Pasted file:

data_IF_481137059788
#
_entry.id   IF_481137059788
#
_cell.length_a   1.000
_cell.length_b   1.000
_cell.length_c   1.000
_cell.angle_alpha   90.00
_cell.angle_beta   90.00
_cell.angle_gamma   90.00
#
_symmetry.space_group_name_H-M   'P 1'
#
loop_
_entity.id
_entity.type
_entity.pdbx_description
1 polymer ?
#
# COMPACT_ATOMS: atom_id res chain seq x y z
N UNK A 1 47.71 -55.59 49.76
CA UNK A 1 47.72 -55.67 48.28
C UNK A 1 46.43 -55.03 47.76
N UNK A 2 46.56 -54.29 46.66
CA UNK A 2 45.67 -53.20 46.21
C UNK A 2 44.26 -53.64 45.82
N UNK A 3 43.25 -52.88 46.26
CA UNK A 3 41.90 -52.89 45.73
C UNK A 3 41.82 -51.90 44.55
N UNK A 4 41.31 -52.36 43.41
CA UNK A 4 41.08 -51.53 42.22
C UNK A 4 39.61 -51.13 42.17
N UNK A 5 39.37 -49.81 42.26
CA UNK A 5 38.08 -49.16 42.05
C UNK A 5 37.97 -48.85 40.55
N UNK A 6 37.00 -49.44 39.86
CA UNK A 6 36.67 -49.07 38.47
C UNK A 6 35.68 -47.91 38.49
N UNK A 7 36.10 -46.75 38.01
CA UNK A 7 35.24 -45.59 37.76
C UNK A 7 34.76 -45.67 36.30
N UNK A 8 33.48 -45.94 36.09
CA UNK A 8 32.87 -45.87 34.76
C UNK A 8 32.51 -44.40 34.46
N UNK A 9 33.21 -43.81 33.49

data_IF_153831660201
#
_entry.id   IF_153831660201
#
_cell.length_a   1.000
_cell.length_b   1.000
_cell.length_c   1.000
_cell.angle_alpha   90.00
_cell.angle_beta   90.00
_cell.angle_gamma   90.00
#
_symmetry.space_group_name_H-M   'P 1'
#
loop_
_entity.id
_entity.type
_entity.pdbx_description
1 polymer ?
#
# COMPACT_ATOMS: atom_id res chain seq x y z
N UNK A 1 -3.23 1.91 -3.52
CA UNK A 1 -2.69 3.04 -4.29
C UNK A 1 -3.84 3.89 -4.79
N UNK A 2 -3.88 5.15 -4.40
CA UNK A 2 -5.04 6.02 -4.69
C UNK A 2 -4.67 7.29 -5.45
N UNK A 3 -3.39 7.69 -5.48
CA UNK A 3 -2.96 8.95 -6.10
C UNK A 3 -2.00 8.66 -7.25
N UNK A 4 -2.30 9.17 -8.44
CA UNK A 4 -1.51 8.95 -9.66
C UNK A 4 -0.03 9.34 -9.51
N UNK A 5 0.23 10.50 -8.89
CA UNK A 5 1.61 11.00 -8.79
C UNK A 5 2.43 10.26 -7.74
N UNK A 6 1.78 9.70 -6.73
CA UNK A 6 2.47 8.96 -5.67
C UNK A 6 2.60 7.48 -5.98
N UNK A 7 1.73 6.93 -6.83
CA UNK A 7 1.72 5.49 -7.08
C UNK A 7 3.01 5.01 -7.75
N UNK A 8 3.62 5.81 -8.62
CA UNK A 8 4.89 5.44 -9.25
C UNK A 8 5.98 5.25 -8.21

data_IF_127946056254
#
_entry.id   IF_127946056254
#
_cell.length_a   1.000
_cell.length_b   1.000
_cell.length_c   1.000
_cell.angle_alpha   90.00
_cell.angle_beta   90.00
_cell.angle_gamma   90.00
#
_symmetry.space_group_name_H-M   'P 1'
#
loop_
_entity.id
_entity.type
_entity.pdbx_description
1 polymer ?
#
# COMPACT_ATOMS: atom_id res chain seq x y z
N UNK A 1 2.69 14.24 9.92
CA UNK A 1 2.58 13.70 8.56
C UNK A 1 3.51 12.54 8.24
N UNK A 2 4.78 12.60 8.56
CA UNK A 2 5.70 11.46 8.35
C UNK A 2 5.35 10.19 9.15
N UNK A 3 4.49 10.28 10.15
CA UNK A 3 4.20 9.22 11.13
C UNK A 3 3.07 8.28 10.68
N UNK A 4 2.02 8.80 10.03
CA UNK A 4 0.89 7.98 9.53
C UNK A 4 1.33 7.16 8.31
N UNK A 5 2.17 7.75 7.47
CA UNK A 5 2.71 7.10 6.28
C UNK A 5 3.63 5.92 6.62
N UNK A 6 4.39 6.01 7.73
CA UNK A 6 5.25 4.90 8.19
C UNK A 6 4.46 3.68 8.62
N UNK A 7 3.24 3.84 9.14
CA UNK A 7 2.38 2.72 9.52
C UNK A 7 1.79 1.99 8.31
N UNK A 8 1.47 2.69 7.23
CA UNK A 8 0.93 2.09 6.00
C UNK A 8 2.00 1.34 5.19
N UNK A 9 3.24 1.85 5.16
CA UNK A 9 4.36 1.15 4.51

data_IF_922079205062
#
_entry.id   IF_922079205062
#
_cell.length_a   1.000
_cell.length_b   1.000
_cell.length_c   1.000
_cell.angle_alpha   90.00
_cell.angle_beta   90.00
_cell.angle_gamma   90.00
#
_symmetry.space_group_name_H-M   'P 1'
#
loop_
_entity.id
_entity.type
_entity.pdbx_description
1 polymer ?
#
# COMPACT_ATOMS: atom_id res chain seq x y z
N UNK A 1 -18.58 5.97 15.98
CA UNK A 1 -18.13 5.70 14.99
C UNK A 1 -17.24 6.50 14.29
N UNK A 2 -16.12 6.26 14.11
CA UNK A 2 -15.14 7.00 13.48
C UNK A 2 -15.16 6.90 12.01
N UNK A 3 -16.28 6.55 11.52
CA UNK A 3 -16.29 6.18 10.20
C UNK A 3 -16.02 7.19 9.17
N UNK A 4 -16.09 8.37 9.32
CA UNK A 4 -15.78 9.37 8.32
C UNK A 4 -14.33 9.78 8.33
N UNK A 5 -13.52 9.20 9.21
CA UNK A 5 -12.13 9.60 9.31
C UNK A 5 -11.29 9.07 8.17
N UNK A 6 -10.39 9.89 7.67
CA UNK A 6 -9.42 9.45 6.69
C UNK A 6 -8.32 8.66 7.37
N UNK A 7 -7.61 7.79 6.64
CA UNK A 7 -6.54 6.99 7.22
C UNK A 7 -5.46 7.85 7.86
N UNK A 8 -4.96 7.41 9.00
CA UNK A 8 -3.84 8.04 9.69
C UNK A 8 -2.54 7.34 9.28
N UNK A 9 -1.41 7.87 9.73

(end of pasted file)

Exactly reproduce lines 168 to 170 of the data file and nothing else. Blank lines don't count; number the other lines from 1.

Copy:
N UNK A 5 -13.52 9.20 9.21
CA UNK A 5 -12.13 9.60 9.31
C UNK A 5 -11.29 9.07 8.17